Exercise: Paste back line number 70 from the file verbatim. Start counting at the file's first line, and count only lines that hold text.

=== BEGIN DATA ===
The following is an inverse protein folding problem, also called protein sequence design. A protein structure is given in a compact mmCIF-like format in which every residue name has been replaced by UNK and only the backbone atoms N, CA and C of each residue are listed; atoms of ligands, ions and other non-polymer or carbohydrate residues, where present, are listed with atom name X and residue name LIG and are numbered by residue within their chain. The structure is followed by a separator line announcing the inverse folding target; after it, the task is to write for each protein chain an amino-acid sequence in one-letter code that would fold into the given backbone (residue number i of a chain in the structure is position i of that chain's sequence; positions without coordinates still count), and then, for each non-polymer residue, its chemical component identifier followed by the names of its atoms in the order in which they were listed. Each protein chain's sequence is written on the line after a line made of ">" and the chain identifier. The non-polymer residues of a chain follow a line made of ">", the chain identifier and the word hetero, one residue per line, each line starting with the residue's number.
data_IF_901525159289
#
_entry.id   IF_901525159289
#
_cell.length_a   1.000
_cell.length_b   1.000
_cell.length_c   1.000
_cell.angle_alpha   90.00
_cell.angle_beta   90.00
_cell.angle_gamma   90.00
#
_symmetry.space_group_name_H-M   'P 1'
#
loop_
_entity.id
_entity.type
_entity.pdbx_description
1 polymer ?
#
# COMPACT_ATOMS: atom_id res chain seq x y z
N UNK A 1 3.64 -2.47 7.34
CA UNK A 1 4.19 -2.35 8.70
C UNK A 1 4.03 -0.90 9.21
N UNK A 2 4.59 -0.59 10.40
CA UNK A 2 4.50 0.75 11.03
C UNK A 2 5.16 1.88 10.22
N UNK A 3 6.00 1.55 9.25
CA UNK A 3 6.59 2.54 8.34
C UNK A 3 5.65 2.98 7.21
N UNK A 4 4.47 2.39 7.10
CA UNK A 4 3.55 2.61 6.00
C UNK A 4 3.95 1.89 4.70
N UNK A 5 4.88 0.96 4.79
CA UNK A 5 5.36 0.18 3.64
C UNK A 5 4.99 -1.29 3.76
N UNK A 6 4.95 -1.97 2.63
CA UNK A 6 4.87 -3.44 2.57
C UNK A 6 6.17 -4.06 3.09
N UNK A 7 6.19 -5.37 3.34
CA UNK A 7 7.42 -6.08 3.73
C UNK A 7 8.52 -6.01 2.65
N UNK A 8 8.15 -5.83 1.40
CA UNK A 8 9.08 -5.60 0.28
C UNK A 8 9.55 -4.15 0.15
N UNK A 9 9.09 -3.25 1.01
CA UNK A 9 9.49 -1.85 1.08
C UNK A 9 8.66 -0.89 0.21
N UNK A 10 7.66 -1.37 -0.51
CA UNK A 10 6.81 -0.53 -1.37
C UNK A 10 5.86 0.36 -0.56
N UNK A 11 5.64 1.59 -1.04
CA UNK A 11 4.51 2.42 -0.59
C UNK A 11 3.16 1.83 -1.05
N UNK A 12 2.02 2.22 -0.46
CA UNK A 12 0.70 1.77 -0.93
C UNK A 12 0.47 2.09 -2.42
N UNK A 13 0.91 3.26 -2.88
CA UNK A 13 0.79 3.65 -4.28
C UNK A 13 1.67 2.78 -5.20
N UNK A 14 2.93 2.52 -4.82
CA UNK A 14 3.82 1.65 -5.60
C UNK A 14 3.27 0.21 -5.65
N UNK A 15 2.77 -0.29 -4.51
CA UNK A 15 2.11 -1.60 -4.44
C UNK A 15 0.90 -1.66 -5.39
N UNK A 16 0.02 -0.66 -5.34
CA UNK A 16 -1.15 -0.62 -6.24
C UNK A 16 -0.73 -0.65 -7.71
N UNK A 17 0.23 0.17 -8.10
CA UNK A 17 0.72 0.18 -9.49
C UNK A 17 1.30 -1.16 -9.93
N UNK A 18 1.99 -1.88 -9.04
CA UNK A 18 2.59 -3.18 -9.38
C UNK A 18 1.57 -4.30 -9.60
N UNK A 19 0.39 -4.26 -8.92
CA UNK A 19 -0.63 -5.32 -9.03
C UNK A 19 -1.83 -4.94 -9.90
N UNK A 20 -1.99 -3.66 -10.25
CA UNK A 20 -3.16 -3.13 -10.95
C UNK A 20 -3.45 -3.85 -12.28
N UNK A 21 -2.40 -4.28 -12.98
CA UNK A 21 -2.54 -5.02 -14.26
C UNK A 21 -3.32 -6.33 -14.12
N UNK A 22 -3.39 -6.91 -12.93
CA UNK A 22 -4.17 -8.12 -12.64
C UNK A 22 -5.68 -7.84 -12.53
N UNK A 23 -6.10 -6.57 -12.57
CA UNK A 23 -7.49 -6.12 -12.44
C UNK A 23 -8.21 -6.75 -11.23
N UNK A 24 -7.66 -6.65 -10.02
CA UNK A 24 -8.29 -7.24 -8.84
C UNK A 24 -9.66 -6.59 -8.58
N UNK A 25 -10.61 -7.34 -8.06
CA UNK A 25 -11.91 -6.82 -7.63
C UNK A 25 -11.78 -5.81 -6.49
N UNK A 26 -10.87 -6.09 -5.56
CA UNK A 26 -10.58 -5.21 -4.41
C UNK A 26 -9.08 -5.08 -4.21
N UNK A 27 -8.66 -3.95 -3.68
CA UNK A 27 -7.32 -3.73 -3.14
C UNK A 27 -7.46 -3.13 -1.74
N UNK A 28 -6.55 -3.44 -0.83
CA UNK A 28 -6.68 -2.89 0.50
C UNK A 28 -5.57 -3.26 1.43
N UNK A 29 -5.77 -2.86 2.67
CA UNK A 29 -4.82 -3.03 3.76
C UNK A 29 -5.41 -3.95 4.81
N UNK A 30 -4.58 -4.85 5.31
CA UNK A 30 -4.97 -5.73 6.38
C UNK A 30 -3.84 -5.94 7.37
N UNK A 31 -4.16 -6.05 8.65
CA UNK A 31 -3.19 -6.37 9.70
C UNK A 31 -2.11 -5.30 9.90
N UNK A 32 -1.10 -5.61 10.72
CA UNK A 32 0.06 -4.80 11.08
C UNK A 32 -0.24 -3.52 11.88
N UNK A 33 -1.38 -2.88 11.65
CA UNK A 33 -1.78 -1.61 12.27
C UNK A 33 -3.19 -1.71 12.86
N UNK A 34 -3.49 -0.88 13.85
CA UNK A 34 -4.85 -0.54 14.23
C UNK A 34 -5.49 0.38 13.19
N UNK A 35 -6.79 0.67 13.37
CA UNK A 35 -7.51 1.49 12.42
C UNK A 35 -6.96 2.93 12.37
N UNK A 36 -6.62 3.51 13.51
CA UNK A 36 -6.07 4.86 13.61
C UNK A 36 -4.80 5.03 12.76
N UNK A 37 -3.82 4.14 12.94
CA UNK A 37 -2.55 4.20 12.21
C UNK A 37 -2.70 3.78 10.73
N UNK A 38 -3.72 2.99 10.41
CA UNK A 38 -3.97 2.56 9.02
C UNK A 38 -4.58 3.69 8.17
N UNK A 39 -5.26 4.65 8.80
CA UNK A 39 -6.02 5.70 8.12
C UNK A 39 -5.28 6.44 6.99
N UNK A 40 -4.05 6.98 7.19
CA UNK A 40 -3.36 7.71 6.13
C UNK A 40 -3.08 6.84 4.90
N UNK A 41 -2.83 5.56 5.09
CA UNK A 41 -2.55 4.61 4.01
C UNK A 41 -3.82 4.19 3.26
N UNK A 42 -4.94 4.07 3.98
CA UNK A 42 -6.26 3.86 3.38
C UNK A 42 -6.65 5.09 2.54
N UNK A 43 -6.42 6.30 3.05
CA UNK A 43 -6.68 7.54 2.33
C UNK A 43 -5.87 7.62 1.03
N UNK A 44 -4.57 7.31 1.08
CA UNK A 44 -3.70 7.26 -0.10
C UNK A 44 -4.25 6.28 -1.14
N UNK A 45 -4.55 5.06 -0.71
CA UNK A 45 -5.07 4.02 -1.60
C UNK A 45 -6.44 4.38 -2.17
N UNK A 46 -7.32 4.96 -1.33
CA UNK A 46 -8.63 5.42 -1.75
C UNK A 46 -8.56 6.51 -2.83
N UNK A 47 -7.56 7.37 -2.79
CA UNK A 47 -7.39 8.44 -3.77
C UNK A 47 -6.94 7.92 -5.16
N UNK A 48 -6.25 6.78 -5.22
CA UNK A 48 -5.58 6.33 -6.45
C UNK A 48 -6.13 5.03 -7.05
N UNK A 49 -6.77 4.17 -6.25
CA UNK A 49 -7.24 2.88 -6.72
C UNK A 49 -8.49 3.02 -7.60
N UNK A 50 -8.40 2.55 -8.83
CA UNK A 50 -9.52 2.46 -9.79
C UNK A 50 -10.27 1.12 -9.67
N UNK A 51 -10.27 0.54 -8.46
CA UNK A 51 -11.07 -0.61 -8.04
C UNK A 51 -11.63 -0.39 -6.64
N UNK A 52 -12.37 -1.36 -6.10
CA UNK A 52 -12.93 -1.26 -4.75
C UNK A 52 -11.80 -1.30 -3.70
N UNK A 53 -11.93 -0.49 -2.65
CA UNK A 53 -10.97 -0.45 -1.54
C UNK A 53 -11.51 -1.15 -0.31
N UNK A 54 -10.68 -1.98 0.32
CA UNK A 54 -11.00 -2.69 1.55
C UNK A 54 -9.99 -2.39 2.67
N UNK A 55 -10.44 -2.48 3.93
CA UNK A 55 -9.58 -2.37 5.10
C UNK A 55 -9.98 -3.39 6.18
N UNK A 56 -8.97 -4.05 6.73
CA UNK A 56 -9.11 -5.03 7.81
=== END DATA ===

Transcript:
N UNK A 17 0.23 0.17 -8.10